To ensure the least disruption to the most lives, two pillars must be upheld. First, the new government should champion an unwavering commitment to peaceful solutions in the region, and enjoin its neighbors in ASEAN to do the same. In fact, perhaps President Marcos’s regular vacations would be less wasteful on taxpayers’ money if they were used to promote this very commitment to peace.
Second, the resources in the disputed West Philippine Sea should be held in common, and not divided up by arbitrary lines drawn by a United Nations convention that the most powerful states can ignore anyway. Each claimant state’s share of resources should be decided not by sending troops and vessels to stand off with each other at the borders of exclusive economic zones, but by peaceful dialogue that holds the needs of each state’s masses as the primary consideration.
Towards true security
There is no denying the threat that an increasingly belligerent China poses, not just to the Philippines, but to all its neighbors in the West Philippine Sea region. This, however, is no reason to resort to chauvinistic rhetoric about forcing the Chinese out of Philippine territory. Neither is it a good reason to push for a national mobilization program that will not help the youth, the government, the military, nor even any other state in the region. It is clear that NCST and ROTC will do nothing to help the Philippines in its case against China.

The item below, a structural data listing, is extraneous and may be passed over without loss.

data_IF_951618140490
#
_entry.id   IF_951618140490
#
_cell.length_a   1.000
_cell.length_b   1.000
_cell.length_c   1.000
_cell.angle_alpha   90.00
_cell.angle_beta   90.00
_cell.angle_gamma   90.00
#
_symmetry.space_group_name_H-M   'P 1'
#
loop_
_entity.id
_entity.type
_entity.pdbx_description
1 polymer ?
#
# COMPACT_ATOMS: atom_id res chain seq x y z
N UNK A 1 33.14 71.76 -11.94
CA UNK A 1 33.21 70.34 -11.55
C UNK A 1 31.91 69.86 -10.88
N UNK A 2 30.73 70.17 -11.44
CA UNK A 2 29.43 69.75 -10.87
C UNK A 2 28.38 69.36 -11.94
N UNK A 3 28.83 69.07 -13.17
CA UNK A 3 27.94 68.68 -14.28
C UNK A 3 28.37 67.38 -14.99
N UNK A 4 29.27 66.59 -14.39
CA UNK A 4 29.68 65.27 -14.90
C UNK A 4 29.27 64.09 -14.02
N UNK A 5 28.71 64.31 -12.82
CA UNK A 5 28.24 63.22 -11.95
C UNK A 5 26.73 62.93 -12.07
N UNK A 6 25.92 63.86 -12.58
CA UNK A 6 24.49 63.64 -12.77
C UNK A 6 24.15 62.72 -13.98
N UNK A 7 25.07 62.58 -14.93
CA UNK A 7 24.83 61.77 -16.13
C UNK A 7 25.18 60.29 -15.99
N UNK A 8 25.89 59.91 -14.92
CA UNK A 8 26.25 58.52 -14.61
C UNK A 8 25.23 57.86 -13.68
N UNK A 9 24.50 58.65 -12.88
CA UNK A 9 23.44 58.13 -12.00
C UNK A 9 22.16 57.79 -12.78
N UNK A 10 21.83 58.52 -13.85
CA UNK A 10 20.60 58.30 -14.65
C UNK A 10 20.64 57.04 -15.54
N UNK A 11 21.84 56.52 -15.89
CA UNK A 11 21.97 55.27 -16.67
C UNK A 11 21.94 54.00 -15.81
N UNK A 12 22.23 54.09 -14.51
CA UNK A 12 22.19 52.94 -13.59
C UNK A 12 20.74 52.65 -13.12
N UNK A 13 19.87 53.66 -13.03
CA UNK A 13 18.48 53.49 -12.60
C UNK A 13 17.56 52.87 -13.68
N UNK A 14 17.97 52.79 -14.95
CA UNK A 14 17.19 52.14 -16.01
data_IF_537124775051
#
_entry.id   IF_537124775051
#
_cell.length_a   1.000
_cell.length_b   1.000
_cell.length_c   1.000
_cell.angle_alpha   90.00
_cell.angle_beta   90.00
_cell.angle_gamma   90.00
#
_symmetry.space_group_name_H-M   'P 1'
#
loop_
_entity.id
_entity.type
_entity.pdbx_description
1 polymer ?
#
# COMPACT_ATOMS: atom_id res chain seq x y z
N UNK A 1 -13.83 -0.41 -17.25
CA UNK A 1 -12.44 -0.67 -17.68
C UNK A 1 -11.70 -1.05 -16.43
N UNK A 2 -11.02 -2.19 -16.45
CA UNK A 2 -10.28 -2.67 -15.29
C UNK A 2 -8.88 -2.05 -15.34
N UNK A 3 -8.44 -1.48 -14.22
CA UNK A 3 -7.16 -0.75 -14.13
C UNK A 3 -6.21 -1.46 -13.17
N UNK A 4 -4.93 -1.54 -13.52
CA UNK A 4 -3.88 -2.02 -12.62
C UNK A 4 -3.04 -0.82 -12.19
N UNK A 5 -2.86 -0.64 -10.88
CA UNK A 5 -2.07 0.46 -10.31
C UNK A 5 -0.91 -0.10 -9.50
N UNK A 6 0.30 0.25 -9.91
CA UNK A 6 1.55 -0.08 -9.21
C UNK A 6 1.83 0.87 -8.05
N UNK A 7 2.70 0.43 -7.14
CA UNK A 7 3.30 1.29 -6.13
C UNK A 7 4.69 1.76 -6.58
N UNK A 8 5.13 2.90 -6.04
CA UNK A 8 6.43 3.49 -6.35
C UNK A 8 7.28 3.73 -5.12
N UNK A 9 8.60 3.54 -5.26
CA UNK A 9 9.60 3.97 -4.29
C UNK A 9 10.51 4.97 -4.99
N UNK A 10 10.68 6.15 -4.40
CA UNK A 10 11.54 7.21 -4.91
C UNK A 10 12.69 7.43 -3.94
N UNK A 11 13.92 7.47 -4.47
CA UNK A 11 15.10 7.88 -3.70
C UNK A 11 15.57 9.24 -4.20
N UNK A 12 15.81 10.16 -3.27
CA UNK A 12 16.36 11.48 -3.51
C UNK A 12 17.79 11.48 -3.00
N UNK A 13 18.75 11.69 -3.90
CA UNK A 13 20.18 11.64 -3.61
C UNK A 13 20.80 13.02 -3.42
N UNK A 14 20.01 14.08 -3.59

The situation in the West Philippine Sea must be resolved by peaceful negotiation, and not by throwing the bodies of the youth at the problem. Senators like Bato dela Rosa need to wake up from their delusion that forcing the youth into government service is going to make the Philippines any safer from external threats. If China were truly to mount an invasion, they would readily mow through the thousands of poorly-trained ROTC cadets that the government seems intent on throwing at them. – Rappler.com
Adrian Gache is a fifth-year Political Science major at the University of the Philippines-Diliman.